One of the most influential IT developments of the past forty years has been Enterprise Resource Planning, or ERP. Thousands of organisations have used ERP to change their business models. Millions of employees in these organisations use ERP in their daily work. Tens of thousands of software developers earn their living with writing ERP software. Suppliers of ERP systems, such as SAP and Oracle, as well as ERP implementation partners, such as Accenture, realise multi-billion annual revenues in the ERP market.
This Guide to ERP is meant to be read at various levels in organisations. Board members and managers can use this book to gain an overview of the concepts of ERP, the benefits that can be obtained from it, and the link between ERP and other managerial trends and issues. At program or project management level, the book supports the development of ERP business cases, describes parties involved in a typical ERP implementation, and explains a number of ERP risks and pitfalls. For ERP users, who often only see a limited part of the ERP system in their daily work, the book offers the bigger picture.
The theoretical basis of the book is clarified by a large number of examples of ERP, from the public as well as from the private sector. The examples, and an extended case study, make the book relevant for higher education, especially for students in management science, financial management and information management courses.
This book consists of three parts. The first part is a general introduction. The aim of this part is to make the reader aware of the most important characteristics of ERP. An overview is presented of the reasons why companies and other organisations apply ERP, and what they expect from their ERP systems. The extent to which these expectations are realised are discussed, as well as the impact of ERP in practice. The most important ERP suppliers are listed, and the technical foundation of ERP systems is explained for a non-technical audience.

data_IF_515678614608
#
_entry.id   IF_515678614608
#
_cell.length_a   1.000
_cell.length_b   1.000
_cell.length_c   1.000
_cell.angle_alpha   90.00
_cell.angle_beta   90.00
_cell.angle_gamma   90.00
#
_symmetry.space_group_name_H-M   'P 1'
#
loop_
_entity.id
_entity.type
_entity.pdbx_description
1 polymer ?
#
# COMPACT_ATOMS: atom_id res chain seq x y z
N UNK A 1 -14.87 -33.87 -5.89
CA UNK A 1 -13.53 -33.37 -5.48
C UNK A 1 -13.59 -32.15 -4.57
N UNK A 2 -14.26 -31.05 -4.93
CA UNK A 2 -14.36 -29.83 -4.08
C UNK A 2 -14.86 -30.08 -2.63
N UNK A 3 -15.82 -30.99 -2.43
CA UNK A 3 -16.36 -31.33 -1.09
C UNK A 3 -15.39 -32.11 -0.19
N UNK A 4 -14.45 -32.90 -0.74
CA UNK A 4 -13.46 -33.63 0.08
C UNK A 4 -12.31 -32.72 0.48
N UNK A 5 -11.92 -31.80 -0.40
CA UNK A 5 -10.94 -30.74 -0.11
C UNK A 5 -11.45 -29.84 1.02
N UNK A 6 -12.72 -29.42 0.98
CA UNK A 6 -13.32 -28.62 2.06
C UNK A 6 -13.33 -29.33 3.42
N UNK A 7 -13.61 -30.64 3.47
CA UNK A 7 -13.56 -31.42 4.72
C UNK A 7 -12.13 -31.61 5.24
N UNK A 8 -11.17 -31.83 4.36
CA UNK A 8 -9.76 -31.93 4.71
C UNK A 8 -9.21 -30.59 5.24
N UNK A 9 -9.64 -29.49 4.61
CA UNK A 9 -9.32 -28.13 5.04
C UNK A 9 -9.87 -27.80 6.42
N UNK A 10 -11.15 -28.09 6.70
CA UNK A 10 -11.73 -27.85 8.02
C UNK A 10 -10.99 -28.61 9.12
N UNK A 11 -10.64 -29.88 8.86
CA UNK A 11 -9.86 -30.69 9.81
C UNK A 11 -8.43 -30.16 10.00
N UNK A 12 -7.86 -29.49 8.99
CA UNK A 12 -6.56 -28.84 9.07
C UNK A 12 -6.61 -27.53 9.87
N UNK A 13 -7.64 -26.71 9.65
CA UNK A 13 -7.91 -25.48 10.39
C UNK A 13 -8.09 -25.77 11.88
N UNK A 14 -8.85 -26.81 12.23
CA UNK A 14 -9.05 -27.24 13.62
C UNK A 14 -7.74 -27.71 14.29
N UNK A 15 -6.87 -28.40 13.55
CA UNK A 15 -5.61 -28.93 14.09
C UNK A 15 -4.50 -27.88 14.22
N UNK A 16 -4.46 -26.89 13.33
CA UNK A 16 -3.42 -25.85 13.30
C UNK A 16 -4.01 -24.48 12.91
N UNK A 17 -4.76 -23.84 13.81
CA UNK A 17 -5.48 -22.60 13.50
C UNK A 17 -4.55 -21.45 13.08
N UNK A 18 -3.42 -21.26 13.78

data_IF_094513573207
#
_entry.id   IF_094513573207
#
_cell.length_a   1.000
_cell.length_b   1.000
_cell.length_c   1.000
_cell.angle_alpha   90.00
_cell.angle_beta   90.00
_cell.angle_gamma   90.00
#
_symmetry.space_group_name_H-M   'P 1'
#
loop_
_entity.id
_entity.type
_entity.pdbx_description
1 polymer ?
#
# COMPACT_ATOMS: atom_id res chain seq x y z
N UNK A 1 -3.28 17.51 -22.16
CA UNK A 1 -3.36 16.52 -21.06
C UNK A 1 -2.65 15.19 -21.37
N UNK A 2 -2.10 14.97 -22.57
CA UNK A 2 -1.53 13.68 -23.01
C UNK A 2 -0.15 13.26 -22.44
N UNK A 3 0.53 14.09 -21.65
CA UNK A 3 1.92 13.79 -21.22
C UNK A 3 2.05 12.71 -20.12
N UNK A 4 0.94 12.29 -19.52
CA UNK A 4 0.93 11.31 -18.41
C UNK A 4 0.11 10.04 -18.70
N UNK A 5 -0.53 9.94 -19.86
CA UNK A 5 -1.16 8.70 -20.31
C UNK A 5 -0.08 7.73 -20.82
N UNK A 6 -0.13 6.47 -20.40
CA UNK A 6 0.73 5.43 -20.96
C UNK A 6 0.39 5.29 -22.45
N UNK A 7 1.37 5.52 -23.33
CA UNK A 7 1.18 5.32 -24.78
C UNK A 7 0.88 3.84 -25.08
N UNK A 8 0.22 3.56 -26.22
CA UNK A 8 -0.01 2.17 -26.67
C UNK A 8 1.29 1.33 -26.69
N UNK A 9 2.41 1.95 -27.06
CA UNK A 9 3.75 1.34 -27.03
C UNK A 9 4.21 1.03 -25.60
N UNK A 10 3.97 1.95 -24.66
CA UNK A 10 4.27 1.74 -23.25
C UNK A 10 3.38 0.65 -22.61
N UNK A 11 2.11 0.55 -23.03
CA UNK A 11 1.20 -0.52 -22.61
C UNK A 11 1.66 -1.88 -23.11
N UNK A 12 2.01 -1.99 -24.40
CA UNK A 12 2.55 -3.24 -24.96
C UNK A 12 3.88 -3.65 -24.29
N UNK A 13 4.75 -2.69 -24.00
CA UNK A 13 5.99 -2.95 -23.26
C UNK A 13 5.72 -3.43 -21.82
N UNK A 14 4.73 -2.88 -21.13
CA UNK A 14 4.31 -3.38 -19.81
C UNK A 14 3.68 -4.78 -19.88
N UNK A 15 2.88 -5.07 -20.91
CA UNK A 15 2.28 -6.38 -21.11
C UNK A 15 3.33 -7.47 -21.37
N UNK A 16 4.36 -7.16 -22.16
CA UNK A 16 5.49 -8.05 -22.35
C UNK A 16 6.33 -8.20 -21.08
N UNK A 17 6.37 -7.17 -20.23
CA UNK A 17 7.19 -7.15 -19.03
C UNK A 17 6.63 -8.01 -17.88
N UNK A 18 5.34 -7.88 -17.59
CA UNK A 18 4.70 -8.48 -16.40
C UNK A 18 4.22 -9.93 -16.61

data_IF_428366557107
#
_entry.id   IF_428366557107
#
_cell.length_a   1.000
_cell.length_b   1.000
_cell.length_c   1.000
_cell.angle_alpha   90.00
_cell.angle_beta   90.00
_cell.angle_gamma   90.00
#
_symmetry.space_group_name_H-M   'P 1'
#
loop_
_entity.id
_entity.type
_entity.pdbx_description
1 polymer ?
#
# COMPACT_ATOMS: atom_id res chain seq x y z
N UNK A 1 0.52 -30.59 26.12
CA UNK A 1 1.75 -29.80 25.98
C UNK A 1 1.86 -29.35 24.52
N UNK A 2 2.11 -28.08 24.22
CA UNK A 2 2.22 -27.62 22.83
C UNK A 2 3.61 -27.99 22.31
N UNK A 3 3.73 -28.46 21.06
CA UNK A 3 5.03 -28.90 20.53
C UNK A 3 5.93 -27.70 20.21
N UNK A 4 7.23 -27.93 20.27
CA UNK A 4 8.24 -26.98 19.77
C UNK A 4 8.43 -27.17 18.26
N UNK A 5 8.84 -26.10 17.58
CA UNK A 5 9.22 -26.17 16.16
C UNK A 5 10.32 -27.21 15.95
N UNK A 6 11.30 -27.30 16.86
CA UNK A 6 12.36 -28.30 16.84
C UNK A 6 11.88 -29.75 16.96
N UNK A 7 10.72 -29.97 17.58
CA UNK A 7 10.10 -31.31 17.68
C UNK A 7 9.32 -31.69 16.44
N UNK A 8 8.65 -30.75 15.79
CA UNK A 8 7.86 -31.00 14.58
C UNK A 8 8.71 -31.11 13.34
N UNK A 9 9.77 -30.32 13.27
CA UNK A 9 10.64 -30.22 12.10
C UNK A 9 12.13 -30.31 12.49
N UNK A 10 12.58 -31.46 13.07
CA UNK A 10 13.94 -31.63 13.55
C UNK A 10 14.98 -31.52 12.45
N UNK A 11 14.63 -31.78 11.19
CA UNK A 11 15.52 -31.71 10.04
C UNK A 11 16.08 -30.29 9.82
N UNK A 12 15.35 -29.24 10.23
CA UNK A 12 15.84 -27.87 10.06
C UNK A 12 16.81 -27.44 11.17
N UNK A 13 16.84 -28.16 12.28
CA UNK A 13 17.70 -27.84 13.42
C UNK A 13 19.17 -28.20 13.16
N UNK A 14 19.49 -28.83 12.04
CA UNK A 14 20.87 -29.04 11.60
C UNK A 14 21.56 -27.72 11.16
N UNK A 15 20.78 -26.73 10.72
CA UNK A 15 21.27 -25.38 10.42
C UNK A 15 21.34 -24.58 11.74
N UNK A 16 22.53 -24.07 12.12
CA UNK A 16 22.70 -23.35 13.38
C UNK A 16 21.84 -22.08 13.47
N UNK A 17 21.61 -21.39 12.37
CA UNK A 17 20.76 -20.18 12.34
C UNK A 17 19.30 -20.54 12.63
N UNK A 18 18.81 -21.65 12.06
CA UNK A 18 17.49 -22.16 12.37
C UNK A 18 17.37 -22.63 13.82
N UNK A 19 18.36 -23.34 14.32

The two themes of the second part of the book are evaluation and implementation of ERP systems. The objective of this part of the book is to introduce the phases that can be distinguished in the ERP life cycle in an organisation, the most important decisions that have to be taken in these phases, and methods that can be used for evaluation and implementation of ERP systems. The first phase of ERP, the ex ante evaluation, is discussed in detail. This part of the books concludes with an extensive case study in which an ERP business case is developed for an example organisation.
In the third part of the book, ERP is viewed from the organisational and managerial perspective. The aim of this part of the book is to give the reader an overview of recent managerial trends, and how they relate to ERP. Trends that will be discussed are open source software, corporate governance and shared service centres.
Undoubtedly, ERP is one of the most important and influential trends in information technology. This, however, does not imply that everyone automatically subscribes to the advantages of ERP. The main characteristics of ERP, and their impact on organisations have been criticised. In a guide to ERP this criticism should not be ignored. The last chapter of this book is therefore dedicated to this criticism.
With this book I want to offer the reader a solid foundation for the use or study of ERP. In the book I combine theoretical aspects of ERP with a large number of practical examples and illustrations. I have only been able to do this because of the support and inspiration of a large number of people, some of whom I want to mention by name. I could never have created the theoretical basis of the book without the support of two of my Nyenrode colleagues, Prof. Dr. Ir. Jan Bots and Prof. Dr. Fred de Koning RA RE. I have acquired most of the practical experience with my ERP core team, and I want to compliment Vicky Aked, Jany Blaise, René Brouwers, Richard Cale, Henk van Deelen, Carlos Dias, Henk Haandrikman, Bianca Hendriksen, Julia Leladze, Vicky Rodgers, Pietro Trevisanato, Jan Vos, Johan Wempe and Wilmar Zwanenburg upon their perseverance and sense of humour. This English edition of the book has been peer reviewed by Klaas Brongers, president of the Dutch Computer Society Ngi-NGN; I thank him a lot for carrying out a very thorough review. Finally, I want to thank Fred Burgmans; without him I might have started writing this book, but I would never have finished it.